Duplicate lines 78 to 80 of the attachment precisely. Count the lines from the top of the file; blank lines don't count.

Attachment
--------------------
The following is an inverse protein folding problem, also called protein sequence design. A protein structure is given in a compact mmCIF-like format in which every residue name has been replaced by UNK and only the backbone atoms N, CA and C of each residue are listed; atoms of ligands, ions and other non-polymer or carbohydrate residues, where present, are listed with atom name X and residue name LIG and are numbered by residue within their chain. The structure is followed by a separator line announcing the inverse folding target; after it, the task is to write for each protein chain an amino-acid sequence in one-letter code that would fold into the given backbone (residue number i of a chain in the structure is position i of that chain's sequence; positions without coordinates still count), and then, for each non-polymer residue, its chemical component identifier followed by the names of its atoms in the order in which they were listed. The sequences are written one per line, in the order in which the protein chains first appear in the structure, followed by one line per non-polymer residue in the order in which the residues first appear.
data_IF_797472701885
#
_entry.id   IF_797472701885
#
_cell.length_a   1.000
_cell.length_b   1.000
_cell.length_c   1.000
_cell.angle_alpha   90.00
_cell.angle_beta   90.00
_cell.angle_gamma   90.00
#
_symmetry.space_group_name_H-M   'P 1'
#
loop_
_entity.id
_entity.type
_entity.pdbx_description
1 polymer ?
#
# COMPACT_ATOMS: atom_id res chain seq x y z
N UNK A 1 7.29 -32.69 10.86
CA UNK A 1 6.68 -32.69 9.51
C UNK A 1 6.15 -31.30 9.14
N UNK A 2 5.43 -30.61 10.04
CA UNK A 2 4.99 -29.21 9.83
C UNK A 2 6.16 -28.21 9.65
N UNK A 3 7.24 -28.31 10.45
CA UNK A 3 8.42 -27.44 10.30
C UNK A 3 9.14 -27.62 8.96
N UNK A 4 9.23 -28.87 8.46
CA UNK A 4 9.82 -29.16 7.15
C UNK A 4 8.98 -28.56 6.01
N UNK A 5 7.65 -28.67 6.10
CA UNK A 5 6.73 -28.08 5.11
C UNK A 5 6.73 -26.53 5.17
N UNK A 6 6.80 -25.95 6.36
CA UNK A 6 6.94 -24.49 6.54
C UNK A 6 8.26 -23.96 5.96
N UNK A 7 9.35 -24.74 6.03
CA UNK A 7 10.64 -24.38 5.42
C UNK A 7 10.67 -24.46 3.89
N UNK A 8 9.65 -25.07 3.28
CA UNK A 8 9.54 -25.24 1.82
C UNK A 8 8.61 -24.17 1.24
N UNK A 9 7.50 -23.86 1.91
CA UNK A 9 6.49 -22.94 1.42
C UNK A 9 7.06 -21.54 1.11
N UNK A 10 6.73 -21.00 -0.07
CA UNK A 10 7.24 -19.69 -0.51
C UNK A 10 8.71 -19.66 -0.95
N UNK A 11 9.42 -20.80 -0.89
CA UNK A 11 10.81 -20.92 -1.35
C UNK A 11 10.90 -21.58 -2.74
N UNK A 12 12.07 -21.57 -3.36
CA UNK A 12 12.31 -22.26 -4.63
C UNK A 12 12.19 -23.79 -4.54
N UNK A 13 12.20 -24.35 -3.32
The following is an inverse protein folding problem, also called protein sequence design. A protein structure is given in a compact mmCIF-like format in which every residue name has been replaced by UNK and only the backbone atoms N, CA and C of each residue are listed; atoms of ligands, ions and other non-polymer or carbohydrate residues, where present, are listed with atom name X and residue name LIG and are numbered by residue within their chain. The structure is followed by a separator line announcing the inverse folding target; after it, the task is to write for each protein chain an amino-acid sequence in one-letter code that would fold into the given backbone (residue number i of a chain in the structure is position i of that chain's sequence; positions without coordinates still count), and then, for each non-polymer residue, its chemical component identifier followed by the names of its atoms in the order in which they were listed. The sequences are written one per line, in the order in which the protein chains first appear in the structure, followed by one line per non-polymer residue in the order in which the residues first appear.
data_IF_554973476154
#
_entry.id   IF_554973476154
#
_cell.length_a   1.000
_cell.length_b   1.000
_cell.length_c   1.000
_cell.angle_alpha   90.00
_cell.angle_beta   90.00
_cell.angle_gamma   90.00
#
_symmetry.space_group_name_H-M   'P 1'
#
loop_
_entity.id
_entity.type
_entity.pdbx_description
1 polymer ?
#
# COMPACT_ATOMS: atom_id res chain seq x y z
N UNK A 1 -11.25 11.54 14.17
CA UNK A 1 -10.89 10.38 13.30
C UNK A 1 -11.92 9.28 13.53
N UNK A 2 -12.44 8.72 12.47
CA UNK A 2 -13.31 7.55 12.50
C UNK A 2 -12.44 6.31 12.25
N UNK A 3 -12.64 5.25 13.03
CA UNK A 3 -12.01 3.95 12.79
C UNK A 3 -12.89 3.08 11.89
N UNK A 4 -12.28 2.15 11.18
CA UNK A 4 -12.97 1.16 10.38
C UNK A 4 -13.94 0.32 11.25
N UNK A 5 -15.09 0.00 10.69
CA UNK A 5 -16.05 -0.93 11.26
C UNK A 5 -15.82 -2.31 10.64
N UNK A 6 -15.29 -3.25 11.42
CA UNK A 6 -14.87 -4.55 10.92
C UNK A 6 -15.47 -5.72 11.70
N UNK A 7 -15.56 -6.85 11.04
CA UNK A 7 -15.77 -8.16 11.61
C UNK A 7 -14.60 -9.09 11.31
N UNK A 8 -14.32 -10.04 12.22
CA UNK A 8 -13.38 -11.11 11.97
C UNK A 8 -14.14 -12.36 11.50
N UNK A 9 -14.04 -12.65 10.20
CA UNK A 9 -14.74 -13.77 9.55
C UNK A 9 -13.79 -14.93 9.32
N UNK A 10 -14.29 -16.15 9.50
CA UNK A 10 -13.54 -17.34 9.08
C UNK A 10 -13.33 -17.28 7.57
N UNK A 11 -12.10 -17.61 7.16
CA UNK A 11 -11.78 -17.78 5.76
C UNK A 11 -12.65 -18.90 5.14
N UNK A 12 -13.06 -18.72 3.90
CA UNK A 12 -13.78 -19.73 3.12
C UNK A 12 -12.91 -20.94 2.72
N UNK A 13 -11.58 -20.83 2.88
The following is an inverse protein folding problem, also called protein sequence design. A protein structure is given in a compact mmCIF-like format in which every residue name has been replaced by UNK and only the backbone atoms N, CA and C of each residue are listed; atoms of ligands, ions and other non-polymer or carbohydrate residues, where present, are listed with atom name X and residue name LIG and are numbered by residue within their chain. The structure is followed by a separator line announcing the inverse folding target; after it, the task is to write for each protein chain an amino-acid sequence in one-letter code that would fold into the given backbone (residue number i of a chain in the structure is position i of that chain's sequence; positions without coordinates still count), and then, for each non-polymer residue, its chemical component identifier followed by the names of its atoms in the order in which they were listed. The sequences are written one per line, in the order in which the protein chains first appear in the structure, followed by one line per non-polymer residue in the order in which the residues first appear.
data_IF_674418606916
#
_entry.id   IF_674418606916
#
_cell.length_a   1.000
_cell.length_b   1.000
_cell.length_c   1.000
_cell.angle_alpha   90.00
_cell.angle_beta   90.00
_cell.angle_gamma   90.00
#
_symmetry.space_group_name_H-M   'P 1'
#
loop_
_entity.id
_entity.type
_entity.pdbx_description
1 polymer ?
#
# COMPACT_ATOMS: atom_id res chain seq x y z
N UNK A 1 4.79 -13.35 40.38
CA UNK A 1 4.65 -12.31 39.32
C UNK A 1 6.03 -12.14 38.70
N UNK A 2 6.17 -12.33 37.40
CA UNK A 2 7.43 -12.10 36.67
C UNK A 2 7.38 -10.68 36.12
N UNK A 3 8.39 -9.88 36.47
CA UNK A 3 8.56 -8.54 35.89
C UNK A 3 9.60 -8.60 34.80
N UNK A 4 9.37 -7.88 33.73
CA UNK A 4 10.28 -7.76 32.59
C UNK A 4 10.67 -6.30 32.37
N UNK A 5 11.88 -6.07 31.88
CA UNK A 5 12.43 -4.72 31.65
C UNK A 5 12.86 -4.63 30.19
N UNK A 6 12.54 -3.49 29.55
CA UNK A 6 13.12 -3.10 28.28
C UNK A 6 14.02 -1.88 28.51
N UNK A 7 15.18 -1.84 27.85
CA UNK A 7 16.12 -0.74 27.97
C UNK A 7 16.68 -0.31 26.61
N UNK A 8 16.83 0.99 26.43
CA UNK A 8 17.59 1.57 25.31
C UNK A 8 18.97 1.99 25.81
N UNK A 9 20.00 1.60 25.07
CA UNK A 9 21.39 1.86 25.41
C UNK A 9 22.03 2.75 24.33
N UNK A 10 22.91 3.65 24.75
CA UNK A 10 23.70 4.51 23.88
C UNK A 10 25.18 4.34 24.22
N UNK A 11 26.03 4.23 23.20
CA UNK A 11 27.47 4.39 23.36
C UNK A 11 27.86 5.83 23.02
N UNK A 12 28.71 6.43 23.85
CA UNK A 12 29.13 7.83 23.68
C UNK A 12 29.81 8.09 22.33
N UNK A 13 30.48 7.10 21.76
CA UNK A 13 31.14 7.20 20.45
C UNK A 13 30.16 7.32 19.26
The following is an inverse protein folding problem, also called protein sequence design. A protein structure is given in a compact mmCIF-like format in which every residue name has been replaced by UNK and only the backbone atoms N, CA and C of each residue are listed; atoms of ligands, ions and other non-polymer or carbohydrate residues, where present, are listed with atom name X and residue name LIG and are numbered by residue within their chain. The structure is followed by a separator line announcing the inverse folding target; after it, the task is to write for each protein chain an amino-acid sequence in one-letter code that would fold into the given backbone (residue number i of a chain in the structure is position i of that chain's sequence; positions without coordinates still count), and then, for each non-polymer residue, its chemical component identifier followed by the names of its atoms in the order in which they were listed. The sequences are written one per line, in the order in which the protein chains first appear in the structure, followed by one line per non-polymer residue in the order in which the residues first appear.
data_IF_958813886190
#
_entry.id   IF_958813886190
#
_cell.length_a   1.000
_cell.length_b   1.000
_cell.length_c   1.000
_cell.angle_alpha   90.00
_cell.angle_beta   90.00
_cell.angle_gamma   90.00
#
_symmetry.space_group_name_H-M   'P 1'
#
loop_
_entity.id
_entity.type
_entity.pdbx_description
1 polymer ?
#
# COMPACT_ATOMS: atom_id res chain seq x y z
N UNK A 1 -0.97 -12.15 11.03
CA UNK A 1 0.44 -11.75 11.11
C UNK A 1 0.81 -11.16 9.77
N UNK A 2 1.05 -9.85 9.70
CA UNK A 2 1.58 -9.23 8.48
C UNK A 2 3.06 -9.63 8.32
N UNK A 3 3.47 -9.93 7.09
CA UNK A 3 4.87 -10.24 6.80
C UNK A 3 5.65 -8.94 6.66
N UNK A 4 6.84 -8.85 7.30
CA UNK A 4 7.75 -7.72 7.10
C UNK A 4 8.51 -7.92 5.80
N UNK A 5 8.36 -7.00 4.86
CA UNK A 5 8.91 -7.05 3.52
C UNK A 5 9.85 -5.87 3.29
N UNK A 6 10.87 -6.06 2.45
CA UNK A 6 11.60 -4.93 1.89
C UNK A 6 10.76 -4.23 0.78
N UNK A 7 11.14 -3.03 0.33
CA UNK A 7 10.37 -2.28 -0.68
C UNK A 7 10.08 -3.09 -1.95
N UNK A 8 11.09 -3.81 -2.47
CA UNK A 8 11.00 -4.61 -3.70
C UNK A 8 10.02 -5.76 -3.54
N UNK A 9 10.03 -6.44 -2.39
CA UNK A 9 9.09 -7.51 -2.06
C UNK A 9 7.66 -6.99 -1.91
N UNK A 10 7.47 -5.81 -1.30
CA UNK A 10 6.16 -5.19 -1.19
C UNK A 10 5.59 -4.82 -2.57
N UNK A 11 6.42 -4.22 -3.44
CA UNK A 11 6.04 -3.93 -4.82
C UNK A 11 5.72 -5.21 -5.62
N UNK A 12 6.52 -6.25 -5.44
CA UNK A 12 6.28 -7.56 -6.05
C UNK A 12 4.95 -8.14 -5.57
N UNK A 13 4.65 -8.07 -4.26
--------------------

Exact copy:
#
# COMPACT_ATOMS: atom_id res chain seq x y z
N UNK A 1 -11.25 11.54 14.17